Park City Municipal files annexation intent for Richardson Flat
Park City has filed a notice of its intent to annex 1200 acres of property in Richardson Flat – all located within the city’s annexation boundaries.
The property addition largely follows the property lines that the town of Hideout had originally sought to annex last year. After Park City filed a lawsuit arguing that Hideout couldn’t annex property that the city already had a development agreement on, Hideout dropped the parcels from its annexation plans. The lawsuits between Hideout and Summit County for other parcels Hideout is looking to annex are continuing.
If the annexation of these 1200 acres is ultimately approved, the additional property would increase the city’s total acreage by about 10%.
City manager Matt Dias says the notice of intent of annexation is just the first step of a complex 3-step annexation process. The notice of intent, he said, was filed with the Summit County recorder’s office. Adjacent property owners and affected entities will also be noticed.
The second phase of the process is the filing of an annexation petition. This is when the Park City council will have to decide whether to accept the petition in order to continue the annexation process. Dias says the public will get involved during the third and final step of the annexation process.
The annexation includes the 344 acre Clark Ranch holdings that Park City Municipal already. Untied Park City Mines is the owner of the rest of the land.
Given the pause in litigation between Summit County and Hideout over what Summit County thinks is a hostile annexation, Dias said the city saw this as a decent opportunity to start the process.
“There was standing directions from the city council, and they are to be heavily engaged in this area and be monitoring all of the different property owners and land use of appetite for development out there,” Dias said. “There was also a brief pause in the litigation that's taking place between Summit County, and ourselves and the property owners. And so why not now to be honest. They [the council] just saw this as a decent opportunity, sort of call the question and obviously this will have to be a legislative decision made by the council and Mayor if they want to continue to explore it, but given sort of the brief pause of the litigation, given the land use intensity out there, we said If not now – when? This seemed like a good time for us to try to bring to fruition the agreements under the Flagstaff development covenants that we have.”
Under a 1998 development agreement between Park City and the developer of Empire Pass, the Richardson Flat property was to be used primarily for open space and recreation – including a possible golf course and trails.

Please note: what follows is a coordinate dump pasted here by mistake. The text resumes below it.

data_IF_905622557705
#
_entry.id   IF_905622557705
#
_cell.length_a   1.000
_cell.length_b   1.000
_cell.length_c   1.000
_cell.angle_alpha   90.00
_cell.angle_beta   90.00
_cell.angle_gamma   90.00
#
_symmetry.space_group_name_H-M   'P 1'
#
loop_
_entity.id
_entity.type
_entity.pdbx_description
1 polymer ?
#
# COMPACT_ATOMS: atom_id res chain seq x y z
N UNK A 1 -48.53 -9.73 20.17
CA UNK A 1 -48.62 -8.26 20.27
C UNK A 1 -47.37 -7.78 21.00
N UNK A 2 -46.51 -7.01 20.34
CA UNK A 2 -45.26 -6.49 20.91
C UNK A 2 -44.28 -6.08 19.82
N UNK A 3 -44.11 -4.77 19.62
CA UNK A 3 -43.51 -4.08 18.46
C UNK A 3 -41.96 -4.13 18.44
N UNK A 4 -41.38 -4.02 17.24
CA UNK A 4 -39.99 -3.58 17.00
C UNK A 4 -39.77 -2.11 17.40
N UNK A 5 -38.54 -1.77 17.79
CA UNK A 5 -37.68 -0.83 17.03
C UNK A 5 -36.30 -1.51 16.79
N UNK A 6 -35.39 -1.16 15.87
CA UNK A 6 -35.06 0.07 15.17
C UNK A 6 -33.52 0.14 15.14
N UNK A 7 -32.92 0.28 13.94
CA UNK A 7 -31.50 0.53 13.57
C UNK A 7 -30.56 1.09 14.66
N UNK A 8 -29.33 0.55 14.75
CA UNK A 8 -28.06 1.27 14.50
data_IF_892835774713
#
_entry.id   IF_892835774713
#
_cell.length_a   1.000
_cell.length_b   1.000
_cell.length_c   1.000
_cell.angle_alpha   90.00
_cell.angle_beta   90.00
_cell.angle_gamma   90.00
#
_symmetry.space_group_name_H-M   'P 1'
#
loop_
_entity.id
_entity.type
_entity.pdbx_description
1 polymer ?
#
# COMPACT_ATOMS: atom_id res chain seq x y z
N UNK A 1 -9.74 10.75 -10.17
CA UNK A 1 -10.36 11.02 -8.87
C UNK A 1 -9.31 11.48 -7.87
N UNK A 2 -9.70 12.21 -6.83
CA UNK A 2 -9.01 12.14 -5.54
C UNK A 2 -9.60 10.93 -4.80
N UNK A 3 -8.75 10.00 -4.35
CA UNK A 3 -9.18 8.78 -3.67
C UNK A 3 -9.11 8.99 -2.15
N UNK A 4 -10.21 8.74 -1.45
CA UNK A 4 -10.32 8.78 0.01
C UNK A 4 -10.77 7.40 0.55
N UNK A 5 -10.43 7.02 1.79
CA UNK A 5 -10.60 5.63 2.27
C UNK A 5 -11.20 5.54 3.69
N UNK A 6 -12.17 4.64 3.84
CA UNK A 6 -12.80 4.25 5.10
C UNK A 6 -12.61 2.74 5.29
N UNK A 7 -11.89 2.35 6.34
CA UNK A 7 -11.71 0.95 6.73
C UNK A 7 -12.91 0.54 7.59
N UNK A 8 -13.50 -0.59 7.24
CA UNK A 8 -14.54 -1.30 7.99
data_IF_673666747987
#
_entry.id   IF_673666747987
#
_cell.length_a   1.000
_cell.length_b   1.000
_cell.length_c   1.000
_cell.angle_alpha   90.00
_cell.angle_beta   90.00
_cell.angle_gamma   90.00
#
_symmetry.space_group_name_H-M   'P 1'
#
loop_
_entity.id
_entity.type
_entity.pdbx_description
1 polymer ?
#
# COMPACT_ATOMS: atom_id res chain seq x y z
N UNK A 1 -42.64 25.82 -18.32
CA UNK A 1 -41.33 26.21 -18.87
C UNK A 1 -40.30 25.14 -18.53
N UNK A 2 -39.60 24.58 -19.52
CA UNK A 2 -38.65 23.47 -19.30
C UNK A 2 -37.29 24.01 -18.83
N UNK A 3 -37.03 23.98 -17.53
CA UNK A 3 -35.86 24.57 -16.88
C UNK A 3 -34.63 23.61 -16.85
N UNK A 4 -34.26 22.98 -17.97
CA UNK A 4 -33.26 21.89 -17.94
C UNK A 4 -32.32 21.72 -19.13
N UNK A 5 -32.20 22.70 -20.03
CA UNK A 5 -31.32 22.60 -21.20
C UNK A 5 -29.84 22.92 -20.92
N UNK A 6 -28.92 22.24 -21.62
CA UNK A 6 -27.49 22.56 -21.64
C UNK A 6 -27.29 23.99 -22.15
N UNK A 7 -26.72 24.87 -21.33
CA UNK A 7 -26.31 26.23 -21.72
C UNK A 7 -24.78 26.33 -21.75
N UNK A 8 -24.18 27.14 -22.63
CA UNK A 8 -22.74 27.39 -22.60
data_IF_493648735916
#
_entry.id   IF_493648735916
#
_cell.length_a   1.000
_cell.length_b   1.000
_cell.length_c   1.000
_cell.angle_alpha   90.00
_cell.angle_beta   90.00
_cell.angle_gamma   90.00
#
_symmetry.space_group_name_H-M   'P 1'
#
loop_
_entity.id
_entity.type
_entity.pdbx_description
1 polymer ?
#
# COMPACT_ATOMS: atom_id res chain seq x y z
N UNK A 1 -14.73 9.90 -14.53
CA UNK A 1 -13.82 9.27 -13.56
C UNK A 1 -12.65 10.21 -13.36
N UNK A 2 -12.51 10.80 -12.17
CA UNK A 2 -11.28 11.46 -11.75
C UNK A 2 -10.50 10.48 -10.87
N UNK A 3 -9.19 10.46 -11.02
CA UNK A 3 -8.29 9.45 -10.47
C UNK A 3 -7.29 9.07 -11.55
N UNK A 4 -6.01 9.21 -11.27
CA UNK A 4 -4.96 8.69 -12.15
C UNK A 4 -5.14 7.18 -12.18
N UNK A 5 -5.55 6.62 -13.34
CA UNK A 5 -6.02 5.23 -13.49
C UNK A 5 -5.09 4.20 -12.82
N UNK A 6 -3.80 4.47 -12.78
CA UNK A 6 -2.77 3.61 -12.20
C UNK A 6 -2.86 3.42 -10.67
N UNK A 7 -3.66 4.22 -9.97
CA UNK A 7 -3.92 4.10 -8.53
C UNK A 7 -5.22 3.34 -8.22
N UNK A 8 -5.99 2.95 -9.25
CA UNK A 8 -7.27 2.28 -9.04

If annexed by the city, Dias said it remains to be seen if the property could be zoned for residential development.
“You know, I guess anything is conceivable we would obviously have a change in the restrictions under the development agreement that could only be done through the legislative process," he said. "Ultimately the council and the mayor would work with other entities and determine what happens out there currently though. The land we believe is bound by those restrictions and I'm not aware we have any intent out of the gate to change those restrictions.”
The Clark Ranch borders the Park City Heights Development. Some of it could be used for residential development if it’s annexed and rezoned.
Dias added that the 1200 acres also includes the EPA approved soils repository. Even though that would be within the city’s new boundaries if the annexation goes through, United Park City Mines remains the owner of the repository and the city Dias said wouldn’t assume liability for the repository even though it would be located in city limits.
Dias said the city reached out to Summit County officials before initiating the annexation. He said the county is supportive of starting the public process and they are well aware of the existing commitment of the property under the existing development agreement on the property. Dias added that the city and county will benefit from the annexation by reducing uncertainty and speculation in the area.
Summit County Attorney Margaret Olsen said she had no comment at this time when asked by KPCW if the county has any issues with the city’s intent to annex.
KPCW was unable to reach County Manager Tom Fisher, or council chairman Glenn Wright for comment.